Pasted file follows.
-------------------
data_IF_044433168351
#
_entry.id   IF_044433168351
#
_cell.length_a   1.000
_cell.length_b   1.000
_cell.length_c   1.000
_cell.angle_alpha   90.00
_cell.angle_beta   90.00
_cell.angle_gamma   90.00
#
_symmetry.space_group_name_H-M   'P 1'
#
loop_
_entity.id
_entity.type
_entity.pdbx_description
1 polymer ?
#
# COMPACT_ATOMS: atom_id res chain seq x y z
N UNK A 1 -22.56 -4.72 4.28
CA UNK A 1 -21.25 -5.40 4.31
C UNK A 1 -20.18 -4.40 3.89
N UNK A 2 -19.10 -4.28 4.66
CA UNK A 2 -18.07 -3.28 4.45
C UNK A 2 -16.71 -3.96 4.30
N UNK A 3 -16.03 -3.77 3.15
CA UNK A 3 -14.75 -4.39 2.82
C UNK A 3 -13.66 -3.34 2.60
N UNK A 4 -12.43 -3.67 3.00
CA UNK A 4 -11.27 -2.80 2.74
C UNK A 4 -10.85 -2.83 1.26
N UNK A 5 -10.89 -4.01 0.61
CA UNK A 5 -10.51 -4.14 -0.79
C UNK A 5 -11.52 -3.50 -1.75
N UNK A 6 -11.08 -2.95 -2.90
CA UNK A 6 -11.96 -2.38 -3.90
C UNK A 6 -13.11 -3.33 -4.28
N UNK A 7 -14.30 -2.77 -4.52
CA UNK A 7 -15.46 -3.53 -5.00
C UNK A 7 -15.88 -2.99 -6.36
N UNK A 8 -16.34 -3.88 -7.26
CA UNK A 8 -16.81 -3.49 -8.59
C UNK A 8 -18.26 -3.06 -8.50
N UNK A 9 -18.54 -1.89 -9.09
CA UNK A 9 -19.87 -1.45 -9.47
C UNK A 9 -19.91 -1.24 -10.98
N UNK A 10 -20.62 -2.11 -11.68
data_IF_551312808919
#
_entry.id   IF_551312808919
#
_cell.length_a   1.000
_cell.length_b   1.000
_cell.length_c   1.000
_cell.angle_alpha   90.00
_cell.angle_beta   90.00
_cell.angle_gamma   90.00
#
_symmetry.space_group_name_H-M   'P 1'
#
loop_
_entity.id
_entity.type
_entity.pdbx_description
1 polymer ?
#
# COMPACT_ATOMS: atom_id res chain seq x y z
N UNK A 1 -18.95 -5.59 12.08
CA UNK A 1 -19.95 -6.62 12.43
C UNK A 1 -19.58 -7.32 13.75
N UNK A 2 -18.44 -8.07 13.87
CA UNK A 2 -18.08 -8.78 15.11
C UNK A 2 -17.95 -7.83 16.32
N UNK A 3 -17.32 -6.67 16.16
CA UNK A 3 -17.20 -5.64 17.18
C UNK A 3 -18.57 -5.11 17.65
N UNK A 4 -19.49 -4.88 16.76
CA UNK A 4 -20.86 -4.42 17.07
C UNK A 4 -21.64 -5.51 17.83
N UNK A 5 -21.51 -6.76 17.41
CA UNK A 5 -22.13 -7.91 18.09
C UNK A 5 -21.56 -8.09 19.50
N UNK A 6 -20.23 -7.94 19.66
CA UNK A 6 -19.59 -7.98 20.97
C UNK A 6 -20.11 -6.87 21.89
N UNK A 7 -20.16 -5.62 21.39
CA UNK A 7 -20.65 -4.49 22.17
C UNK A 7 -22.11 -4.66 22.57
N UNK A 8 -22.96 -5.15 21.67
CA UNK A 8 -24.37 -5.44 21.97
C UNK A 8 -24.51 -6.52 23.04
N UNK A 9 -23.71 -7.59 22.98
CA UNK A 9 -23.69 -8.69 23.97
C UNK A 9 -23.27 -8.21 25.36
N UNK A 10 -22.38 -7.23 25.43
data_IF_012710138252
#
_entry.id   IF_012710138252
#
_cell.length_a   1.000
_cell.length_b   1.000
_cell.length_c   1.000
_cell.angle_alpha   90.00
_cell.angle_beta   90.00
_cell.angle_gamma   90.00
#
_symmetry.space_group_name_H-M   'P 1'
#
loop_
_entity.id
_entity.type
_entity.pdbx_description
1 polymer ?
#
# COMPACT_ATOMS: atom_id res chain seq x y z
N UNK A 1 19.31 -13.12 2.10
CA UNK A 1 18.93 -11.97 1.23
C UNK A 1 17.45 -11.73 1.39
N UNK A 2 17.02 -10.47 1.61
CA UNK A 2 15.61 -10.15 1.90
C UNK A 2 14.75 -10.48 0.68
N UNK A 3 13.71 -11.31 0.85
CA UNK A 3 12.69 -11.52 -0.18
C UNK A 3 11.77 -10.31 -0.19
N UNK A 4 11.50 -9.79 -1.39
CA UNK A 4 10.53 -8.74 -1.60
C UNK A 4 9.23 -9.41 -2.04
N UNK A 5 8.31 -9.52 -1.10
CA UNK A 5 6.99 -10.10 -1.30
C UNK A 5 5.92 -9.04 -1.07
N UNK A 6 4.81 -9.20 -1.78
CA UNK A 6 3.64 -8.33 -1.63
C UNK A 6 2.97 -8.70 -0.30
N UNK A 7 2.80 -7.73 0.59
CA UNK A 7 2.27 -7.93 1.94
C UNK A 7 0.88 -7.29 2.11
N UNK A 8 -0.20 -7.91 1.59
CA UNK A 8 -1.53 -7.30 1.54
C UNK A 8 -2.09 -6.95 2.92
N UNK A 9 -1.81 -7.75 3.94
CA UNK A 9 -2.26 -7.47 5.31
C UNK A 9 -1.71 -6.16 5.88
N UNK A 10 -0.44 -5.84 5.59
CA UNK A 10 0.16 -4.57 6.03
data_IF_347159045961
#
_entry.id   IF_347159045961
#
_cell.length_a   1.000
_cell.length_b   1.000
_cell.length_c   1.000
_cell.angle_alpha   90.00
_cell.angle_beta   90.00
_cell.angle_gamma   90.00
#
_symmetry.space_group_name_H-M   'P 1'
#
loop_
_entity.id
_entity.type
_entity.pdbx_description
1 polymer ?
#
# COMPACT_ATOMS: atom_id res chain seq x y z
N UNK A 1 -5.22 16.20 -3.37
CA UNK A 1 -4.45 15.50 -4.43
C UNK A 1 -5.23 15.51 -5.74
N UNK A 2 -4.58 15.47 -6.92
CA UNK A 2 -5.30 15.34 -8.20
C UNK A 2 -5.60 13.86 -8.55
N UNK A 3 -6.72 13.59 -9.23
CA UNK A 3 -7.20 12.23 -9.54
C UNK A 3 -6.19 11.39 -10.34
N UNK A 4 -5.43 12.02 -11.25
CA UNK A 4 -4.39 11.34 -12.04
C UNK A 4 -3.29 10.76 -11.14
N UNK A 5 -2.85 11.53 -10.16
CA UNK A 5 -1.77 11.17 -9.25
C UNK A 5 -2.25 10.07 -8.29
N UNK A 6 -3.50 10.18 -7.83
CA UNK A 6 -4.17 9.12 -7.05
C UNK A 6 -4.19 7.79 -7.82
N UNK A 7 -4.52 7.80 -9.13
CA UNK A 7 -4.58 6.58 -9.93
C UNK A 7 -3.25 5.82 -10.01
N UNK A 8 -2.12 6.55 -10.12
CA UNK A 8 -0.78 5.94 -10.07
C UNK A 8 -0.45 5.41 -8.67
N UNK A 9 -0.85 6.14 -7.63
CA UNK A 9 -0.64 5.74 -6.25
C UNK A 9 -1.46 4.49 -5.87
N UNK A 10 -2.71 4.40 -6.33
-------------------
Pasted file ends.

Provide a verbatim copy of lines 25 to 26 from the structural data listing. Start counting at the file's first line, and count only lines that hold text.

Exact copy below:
CA UNK A 2 -18.07 -3.28 4.45
C UNK A 2 -16.71 -3.96 4.30